Below is the text of the written answers relating to Prime Minister’s Question Time from 25th March 1991.
Mr. Summerson : To ask the Prime Minister if Her Majesty’s Government will urge the United Nations to implement its resolutions that the people of Kashmir should be given the right of self-determination.
The Prime Minister : United Nations resolutions on Kashmir over 40 years ago were concerned with the accession to India or Pakistan of the former princely state of Jammu and Kashmir. The Government consider that any proposal to resolve the continuing dispute over the status of Kashmir needs to take account of subsequent developments, and to be mutually agreed between the Governments of India and Pakistan.
Dr. Thomas : To ask the Prime Minister what matters were discussed at his meeting with President Gorbachev.
The Prime Minister : The main subjects we discussed were the middle east, arms control, the Baltic states, the progress of political and economic reform in the Soviet Union and bilateral relations.
Dr. Thomas : To ask the Prime Minister if he will consult the United Kingdom Institute of Waste Management on the methods of reclamation of building rubble for the reconstruction of Kuwait.
The Prime Minister : The institute would be advised to register with the Department of Trade and Industry’s Kuwait reconstruction database so that United Kingdom expertise in this field can be made available to the Kuwaiti authorities.
Nuclear and Chemical Weapons
Mr. Flynn : To ask the Prime Minister, pursuant to his oral answer of 14 March, Official Report, column 1094, to the hon. Member for Dundee, West (Mr. Ross), if he will list in the Official Report those forums and institutions at which he intends to take up the matter of the export of chemical, nuclear and biological weapons.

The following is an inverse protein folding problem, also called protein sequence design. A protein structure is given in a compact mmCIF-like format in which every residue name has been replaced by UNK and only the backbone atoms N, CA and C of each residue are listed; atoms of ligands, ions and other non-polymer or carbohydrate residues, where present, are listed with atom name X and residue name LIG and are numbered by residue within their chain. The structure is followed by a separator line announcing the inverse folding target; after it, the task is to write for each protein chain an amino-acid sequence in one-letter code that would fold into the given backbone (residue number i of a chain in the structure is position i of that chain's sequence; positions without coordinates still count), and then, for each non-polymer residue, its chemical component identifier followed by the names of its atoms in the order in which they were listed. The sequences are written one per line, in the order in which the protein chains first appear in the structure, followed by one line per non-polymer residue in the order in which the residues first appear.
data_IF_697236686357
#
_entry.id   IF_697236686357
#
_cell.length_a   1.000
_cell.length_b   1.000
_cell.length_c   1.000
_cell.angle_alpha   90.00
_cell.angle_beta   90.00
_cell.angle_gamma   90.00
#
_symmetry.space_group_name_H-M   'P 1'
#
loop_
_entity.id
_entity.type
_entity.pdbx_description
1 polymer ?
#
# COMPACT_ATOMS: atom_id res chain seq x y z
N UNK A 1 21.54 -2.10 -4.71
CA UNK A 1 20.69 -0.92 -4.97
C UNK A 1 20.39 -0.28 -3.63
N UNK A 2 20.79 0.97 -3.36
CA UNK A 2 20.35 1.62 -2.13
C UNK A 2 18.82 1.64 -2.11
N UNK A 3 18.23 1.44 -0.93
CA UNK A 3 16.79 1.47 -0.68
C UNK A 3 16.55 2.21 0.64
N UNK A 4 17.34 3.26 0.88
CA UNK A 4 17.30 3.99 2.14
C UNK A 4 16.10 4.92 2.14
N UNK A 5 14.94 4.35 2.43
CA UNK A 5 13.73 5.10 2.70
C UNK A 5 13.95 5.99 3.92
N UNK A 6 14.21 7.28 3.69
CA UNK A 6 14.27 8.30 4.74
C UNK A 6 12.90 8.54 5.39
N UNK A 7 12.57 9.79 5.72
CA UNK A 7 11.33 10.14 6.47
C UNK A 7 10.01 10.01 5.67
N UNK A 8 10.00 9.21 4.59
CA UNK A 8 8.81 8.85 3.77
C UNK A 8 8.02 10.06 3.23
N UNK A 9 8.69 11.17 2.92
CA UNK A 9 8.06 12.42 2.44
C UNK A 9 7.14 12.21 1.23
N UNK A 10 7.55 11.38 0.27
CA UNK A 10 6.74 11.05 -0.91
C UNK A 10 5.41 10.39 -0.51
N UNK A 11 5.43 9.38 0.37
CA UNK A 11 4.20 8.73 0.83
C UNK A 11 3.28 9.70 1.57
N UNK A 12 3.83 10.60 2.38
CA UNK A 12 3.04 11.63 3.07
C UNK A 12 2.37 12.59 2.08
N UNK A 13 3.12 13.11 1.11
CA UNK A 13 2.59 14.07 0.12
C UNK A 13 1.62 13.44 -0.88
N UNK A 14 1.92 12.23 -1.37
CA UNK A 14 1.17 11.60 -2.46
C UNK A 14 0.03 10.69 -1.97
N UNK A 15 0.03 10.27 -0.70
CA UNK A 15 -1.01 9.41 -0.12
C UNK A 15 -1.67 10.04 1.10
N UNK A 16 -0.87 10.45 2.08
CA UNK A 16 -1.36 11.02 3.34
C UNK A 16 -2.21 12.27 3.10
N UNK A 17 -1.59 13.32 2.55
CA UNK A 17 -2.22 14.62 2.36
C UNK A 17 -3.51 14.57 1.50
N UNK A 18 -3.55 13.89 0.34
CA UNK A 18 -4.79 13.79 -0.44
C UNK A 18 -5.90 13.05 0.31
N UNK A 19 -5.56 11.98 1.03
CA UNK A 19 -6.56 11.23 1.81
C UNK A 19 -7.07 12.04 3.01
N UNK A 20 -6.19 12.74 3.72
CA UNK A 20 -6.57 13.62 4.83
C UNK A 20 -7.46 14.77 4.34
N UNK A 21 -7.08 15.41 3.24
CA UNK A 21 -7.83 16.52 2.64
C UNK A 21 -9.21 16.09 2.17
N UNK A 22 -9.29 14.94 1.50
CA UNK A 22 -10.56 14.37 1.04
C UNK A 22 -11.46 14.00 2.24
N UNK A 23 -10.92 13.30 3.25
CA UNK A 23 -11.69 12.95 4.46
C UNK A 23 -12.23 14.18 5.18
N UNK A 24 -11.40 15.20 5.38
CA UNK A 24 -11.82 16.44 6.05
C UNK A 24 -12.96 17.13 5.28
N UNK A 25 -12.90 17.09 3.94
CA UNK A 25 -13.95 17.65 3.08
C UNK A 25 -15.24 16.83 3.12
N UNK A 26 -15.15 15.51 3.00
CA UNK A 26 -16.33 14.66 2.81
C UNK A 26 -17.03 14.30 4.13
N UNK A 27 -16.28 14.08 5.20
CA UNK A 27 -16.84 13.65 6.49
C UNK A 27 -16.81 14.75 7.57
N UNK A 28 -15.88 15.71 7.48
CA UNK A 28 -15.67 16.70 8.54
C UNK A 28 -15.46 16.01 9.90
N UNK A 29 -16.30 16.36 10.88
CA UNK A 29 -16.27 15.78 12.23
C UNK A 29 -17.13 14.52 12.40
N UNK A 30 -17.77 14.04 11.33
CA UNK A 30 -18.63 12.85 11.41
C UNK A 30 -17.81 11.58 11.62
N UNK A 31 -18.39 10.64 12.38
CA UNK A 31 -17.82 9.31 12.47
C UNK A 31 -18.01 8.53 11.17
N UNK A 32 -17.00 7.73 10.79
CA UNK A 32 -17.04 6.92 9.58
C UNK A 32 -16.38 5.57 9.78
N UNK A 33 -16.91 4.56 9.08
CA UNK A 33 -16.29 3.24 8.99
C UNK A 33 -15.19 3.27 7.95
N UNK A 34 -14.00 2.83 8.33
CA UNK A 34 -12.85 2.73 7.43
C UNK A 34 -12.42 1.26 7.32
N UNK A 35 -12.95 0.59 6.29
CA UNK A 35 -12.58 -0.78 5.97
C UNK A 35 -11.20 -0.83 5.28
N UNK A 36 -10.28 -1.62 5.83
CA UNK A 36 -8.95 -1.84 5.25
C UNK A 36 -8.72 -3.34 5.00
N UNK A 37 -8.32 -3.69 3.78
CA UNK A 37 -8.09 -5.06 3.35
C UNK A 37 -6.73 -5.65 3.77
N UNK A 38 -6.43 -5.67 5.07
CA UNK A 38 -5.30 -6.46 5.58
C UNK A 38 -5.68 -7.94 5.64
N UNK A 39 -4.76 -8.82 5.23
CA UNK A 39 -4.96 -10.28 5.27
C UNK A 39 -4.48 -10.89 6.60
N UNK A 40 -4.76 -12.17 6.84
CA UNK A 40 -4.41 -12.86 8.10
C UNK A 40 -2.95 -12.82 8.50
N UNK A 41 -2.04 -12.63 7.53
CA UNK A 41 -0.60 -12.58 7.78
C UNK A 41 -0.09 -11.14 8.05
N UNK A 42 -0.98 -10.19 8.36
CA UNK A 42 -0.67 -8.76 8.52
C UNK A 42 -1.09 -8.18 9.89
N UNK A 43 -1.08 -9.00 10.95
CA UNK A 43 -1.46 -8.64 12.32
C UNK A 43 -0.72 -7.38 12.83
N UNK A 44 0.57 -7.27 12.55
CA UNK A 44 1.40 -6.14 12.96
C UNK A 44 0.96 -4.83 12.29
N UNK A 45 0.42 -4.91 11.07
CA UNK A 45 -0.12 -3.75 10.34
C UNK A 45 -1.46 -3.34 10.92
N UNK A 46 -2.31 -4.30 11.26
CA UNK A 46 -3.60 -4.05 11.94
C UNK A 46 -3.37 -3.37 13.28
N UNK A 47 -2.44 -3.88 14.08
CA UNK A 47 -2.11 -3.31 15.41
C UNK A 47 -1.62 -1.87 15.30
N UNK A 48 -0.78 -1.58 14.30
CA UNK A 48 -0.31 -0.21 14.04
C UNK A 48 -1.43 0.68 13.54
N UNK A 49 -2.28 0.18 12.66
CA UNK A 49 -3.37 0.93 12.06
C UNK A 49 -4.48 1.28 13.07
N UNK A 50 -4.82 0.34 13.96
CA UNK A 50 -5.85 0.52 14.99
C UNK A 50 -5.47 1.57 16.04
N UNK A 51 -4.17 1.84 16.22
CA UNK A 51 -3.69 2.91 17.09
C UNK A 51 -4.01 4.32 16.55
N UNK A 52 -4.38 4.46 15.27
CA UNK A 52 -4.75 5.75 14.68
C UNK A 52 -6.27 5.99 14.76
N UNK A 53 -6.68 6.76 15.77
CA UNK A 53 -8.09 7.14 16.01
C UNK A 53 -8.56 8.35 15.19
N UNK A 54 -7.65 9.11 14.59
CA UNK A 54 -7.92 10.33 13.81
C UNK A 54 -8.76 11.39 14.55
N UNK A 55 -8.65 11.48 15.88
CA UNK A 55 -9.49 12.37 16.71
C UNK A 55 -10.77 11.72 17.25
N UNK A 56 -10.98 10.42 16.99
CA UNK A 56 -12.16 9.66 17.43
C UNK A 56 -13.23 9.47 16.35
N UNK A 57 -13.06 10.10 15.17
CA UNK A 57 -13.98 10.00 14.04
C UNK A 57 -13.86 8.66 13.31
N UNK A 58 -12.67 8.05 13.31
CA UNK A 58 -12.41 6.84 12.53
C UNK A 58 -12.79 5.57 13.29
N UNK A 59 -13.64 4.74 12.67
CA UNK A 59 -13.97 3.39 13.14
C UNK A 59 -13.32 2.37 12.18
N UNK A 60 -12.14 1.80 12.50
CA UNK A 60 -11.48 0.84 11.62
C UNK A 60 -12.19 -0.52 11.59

The Prime Minister : I refer the hon. Gentleman to the reply my hon. and learned Friend the Minister of State, Foreign and Commonwealth Office gave to the hon. Member for Clackmannan (Mr. O’Neill) on 6 March 1991.
Dr. Thomas : To ask the Prime Minister which organisations he met during his recent visit to Moscow.
The Prime Minister : During my visit to the Soviet Union I held meetings with President Gorbachev, Prime Minister Pavlov, Defence Minister Yazov and representatives of the armed forces, representatives of the Baltic states, and leading liberals.
Mr. Allen : To ask the Prime Minister further to his oral answer of 7 March, Official Report, column 456, if he will make a further statement on the uprating of child benefit.
The Prime Minister : I welcome the uprating of child benefit announced by my right hon. Friend the Chancellor of the Exchequer in his Budget statement on 19 March 1991.
Research and Development
Dr. Bray : To ask the Prime Minister, further to his answer of 12 March, Official Report, column 472, what is the estimate of total Government expenditure on research and development in enterprises with fewer than 200 employees; and what proportion of it is estimated to be for defence purposes.
The Prime Minister : The 1989 survey of expenditure and employment on research and development (R and D) in United Kingdom industry was largely restricted to enterprises with 200 or more employees. A provisional estimate for civil and defence research and development expenditure in enterprises with fewer than 200 employees has been made of £255 million. Details are given in the notes of the Central Statistical Office’s “Business Bulletin” issue 14/91, a copy of which is in the Library of the House.